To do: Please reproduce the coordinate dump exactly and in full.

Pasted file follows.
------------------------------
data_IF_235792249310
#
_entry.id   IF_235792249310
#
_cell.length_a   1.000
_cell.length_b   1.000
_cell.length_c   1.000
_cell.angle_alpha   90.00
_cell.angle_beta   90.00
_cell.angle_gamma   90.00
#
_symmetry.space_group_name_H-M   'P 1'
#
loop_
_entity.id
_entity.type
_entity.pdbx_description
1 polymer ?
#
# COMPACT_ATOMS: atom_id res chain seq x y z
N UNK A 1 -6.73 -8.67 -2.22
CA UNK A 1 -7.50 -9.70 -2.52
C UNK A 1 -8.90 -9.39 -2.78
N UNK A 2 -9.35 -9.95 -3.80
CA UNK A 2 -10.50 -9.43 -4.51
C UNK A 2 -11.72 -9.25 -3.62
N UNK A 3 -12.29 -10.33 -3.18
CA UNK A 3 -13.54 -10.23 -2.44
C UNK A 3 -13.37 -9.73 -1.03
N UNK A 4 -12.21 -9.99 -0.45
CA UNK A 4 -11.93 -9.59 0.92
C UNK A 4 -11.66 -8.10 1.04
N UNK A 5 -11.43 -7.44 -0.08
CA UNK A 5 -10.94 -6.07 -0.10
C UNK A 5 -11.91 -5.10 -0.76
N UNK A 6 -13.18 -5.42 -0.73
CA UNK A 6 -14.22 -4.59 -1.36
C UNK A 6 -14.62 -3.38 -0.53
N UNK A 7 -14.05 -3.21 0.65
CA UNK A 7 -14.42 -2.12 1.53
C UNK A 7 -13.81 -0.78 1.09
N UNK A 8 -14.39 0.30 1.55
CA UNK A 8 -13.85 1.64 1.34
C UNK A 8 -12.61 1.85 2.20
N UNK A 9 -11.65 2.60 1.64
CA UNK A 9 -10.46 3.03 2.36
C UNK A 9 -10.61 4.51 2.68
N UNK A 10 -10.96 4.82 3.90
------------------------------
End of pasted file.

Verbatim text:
data_IF_235792249310
#
_entry.id   IF_235792249310
#
_cell.length_a   1.000
_cell.length_b   1.000
_cell.length_c   1.000
_cell.angle_alpha   90.00
_cell.angle_beta   90.00
_cell.angle_gamma   90.00
#
_symmetry.space_group_name_H-M   'P 1'
#
loop_
_entity.id
_entity.type
_entity.pdbx_description
1 polymer ?
#
# COMPACT_ATOMS: atom_id res chain seq x y z
N UNK A 1 -6.73 -8.67 -2.22
CA UNK A 1 -7.50 -9.70 -2.52
C UNK A 1 -8.90 -9.39 -2.78
N UNK A 2 -9.35 -9.95 -3.80
CA UNK A 2 -10.50 -9.43 -4.51
C UNK A 2 -11.72 -9.25 -3.62
N UNK A 3 -12.29 -10.33 -3.18
CA UNK A 3 -13.54 -10.23 -2.44
C UNK A 3 -13.37 -9.73 -1.03
N UNK A 4 -12.21 -9.99 -0.45
CA UNK A 4 -11.93 -9.59 0.92
C UNK A 4 -11.66 -8.10 1.04
N UNK A 5 -11.43 -7.44 -0.08
CA UNK A 5 -10.94 -6.07 -0.10
C UNK A 5 -11.91 -5.10 -0.76
N UNK A 6 -13.18 -5.42 -0.73
CA UNK A 6 -14.22 -4.59 -1.36
C UNK A 6 -14.62 -3.38 -0.53
N UNK A 7 -14.05 -3.21 0.65
CA UNK A 7 -14.42 -2.12 1.53
C UNK A 7 -13.81 -0.78 1.09
N UNK A 8 -14.39 0.30 1.55
CA UNK A 8 -13.85 1.64 1.34
C UNK A 8 -12.61 1.85 2.20
N UNK A 9 -11.65 2.60 1.64
CA UNK A 9 -10.46 3.03 2.36
C UNK A 9 -10.61 4.51 2.68
N UNK A 10 -10.96 4.82 3.90